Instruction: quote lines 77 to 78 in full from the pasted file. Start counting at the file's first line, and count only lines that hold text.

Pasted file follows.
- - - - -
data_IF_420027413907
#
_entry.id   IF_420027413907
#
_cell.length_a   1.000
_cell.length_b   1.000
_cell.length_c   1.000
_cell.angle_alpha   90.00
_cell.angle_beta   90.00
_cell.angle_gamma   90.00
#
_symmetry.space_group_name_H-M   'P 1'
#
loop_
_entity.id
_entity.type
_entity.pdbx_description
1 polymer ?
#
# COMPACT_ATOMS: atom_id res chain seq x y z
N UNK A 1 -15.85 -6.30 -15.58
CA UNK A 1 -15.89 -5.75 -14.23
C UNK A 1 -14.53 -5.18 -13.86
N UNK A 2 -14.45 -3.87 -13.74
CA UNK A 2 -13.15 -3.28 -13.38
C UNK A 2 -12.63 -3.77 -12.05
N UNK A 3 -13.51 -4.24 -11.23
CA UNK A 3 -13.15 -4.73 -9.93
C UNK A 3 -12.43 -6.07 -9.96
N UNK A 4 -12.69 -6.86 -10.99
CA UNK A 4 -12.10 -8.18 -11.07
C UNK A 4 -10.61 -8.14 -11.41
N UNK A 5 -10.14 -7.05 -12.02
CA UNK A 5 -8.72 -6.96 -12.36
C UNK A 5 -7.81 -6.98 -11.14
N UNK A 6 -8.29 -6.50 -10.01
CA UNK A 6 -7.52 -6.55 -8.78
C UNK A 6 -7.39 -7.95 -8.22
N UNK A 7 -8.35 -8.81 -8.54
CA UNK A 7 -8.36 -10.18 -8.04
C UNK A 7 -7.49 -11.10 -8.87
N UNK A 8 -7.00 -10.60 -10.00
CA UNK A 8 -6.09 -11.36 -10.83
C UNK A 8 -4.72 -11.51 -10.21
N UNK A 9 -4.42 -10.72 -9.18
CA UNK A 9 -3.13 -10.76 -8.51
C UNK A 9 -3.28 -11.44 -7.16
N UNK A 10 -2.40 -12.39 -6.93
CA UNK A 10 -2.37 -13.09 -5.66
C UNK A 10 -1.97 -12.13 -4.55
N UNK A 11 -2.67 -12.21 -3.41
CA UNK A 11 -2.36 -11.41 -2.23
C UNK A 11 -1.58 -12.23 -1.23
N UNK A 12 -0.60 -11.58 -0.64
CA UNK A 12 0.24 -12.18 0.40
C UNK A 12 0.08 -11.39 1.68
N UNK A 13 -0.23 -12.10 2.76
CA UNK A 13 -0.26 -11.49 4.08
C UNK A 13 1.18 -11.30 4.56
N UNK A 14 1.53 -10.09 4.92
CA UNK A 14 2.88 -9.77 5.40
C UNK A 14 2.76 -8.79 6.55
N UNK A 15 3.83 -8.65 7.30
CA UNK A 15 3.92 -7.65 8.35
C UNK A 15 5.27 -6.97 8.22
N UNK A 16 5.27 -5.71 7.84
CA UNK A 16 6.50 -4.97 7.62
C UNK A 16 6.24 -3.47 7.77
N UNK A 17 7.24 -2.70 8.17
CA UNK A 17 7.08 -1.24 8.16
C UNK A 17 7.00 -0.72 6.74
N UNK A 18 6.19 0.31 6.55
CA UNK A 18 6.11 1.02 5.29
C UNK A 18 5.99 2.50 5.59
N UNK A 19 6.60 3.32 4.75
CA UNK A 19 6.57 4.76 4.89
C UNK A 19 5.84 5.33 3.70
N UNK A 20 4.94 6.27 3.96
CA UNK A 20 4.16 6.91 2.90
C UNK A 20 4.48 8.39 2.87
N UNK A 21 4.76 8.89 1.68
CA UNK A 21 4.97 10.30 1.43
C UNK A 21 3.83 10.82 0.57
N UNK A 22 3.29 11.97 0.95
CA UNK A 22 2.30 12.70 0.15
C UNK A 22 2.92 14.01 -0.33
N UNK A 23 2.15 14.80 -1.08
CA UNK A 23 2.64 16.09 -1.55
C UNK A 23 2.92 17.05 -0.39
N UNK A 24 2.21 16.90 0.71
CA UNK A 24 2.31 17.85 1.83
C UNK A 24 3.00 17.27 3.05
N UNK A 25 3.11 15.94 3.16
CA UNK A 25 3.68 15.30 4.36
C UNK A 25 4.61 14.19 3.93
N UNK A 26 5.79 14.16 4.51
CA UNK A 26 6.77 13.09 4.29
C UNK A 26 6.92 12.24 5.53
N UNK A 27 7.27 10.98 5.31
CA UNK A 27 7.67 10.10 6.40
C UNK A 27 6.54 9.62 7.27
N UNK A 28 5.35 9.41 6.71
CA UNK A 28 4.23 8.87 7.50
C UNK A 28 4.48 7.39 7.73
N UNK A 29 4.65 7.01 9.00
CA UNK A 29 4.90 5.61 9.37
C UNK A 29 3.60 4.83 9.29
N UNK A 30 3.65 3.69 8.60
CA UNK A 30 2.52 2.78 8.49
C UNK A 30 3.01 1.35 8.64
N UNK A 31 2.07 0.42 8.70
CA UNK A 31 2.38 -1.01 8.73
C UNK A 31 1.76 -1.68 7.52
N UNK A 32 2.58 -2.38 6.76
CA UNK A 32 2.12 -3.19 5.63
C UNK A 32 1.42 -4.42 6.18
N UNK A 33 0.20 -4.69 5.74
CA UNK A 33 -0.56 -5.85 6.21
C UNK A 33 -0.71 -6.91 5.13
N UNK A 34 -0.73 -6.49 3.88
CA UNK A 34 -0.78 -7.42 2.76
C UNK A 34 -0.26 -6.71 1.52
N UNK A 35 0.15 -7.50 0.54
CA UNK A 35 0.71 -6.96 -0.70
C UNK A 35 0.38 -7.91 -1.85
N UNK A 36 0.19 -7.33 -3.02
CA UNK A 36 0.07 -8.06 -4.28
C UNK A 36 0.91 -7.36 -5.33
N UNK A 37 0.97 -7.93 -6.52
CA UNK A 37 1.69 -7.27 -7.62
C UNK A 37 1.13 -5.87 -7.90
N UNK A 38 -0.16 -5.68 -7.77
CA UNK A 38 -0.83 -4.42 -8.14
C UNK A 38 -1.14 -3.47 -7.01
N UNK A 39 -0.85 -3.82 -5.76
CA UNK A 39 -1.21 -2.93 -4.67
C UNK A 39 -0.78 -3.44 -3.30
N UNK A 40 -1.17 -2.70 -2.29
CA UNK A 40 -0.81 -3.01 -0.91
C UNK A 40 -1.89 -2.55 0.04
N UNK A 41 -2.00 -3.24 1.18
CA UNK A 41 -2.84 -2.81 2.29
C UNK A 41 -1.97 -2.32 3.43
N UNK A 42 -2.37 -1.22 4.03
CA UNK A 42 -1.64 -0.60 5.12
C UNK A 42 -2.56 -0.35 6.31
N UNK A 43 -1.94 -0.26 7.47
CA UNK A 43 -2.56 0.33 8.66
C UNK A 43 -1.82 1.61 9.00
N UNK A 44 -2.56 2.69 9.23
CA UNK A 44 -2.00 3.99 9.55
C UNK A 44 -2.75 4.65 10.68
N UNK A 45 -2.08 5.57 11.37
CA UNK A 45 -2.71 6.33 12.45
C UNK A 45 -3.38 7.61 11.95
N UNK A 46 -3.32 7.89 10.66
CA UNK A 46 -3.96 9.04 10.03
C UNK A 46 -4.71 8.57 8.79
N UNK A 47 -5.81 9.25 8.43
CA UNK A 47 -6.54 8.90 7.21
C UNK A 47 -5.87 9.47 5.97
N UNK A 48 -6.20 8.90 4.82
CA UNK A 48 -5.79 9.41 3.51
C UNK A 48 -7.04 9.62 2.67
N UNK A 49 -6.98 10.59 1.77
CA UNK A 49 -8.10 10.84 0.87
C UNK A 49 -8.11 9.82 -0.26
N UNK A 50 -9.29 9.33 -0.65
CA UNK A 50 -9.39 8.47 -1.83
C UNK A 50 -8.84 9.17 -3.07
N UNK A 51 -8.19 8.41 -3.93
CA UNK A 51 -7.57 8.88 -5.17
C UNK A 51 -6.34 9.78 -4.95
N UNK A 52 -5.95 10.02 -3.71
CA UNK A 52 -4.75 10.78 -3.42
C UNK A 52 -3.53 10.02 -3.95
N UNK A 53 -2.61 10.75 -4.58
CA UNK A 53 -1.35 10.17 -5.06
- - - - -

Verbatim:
C UNK A 19 5.84 5.33 3.70
N UNK A 20 4.94 6.27 3.96